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Assembly Panel Approves Downey, Mosquera & Spencer Legislation Strengthening Protections, Raising Awareness of Unsecured Baby Monitors

(TRENTON) – An Assembly panel on Monday released two measures sponsored by Assemblywomen Joann Downey, Gabriela Mosquera and L. Grace Spencer to establish protections for families who use baby monitors with an internet connection. Both measures will now return to the Assembly Speaker for further consideration.

“In this age of technology, even baby monitors with the ability to connect to the internet can be dangerous for families to have in their homes,” said Downey (D- Monmouth). “Baby monitors that broadcast live audio and video feeds over the internet can be viewed remotely by unknown persons on a computer, cellular telephone, tablet, or other internet-connected advice. This should be a cause for alarm for manufacturers and a reason to strengthen security protections for these devices.”

The Office of Technology, Research and Investigation, in the Federal Trade Commission (FTC), studied five baby monitors that broadcast live audio and video feeds over the internet and found that some of them have minimal security protections. Only one required a complex password while the others allowed users access with simple passwords, such as “password,” making them vulnerable to hackers. Two of the five baby monitors the FTC studied did not encrypt the feed between the router and internet resulting in additional vulnerabilities.

“Recent news articles have highlighted the vulnerabilities of Internet-connected baby monitors that lack basic security features, making them prone to even simple hacking attempts,” said Mosquera (D-Camden, Gloucester). “The rise of hacking incidents and security breaches demands that everything, including baby monitors, must have security features to protect families from technological invasions.”

“The possibility of an unknown individual watching a person’s baby is frightening for many parents who have come to rely on these devices,” said Spencer (D-Essex). “A hacked camera could also provide access to other Wi-Fi-enabled devices in a resident’s home, such as a personal computer or security system. All baby monitors should be equipped with security features and labeled with a warning for parents to be cautious in their use of the device.”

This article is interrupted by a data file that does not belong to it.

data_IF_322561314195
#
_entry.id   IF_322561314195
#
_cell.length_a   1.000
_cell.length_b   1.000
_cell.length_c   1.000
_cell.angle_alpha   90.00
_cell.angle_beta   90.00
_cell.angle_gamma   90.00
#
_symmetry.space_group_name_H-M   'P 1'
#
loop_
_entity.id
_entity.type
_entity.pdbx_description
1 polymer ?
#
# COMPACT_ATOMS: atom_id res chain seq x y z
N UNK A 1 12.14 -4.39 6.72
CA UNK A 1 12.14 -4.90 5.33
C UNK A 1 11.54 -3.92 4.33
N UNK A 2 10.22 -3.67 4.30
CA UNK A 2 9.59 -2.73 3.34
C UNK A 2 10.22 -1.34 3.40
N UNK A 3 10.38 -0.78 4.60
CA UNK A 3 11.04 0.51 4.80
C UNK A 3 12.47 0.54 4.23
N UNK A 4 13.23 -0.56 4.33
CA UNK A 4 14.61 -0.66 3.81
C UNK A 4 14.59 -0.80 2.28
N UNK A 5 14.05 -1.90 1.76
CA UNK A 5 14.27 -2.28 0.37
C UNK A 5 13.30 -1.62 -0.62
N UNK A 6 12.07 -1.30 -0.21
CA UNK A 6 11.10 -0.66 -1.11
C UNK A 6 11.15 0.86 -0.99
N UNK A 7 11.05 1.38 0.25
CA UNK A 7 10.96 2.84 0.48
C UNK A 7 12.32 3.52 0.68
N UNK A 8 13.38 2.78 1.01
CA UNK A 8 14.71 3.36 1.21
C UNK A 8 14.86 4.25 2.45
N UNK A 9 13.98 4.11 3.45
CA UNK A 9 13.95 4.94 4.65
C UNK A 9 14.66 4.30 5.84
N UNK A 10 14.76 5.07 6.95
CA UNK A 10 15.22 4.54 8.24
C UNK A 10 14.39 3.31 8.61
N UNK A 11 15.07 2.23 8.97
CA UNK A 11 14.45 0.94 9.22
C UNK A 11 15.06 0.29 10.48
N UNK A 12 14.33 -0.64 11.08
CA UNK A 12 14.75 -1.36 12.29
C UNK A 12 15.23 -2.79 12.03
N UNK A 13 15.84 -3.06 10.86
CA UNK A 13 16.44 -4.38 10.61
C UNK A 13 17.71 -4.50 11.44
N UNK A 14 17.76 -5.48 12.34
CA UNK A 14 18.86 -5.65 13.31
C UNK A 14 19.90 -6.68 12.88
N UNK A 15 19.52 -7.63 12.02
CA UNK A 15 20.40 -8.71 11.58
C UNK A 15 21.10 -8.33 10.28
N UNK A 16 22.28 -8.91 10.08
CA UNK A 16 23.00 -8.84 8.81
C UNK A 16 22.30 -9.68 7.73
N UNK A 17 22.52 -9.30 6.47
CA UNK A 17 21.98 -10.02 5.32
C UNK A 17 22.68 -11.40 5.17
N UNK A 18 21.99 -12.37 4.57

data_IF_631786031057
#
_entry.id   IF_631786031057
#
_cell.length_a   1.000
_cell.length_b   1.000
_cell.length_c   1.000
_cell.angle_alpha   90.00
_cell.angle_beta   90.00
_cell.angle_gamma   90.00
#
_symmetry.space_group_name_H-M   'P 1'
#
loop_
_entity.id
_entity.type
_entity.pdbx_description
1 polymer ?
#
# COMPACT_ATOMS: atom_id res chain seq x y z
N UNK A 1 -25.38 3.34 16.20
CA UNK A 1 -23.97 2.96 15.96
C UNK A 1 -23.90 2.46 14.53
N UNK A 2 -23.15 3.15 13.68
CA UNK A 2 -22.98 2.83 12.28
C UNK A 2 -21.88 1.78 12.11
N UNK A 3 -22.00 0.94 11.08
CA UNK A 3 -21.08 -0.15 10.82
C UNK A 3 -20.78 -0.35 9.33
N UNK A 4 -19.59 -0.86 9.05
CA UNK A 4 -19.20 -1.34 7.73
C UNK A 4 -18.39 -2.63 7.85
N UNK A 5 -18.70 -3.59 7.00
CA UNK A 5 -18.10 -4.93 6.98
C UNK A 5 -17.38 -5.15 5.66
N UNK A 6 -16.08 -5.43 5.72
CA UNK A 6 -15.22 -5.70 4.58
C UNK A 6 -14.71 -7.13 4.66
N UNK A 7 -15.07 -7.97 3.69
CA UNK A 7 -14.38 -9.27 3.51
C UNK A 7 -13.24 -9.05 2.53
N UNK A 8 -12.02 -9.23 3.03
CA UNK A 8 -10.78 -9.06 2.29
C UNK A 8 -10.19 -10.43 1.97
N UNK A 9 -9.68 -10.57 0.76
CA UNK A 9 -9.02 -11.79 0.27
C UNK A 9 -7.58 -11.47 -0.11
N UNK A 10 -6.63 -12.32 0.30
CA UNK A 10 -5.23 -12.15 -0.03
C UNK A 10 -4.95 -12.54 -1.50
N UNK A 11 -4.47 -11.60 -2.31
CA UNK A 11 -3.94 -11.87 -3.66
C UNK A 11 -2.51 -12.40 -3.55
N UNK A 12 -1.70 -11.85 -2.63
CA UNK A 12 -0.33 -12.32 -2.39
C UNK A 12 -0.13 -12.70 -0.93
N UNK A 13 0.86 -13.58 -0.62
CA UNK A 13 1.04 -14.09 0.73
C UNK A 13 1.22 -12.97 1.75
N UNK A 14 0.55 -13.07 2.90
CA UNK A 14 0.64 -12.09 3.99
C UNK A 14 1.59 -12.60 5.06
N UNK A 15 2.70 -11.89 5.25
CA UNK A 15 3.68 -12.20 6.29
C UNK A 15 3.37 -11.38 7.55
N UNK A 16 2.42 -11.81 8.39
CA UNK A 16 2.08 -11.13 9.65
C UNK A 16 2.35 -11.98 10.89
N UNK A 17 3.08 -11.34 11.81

The first bill (A-3581), which all three Assembly members are sponsors, requires any baby monitor that broadcasts audio or video online and is manufactured, sold, or offered for sale in New Jersey, to include: (1) security features to prevent unauthorized users from hearing or viewing activity; and (2) a label or notice warning consumers of the risks associated with an unsecured baby monitor connection and the importance of accessing the baby monitor securely and using its security features.

The bill provides that it would be an unlawful practice under the consumer fraud act to sell, offer for sale, or distribute any baby monitor without security features and a corresponding warning label.

Another bill (A-3582) — sponsored by Mosquera and Spencer — creates public awareness campaign concerning risks associated with unsecured, internet-connected baby monitors.

Under the bill, the Director of the Division of Consumer Affairs in the Department of Law and public Safety, in consultation with the Commissioner of the Department of Children and Families, is required to create the public awareness campaign to inform consumers about the risks associated with unsecured internet -connected baby monitors and security features and other measures parents can use to prevent unauthorized users form hearing or viewing activity through monitors.

The division would be required to provide a report to the Governor and the Legislature concerning the activities and accomplishments of the public awareness campaign within two years of the bill’s effective date.

The measures were released by the Assembly Women and Children Committee.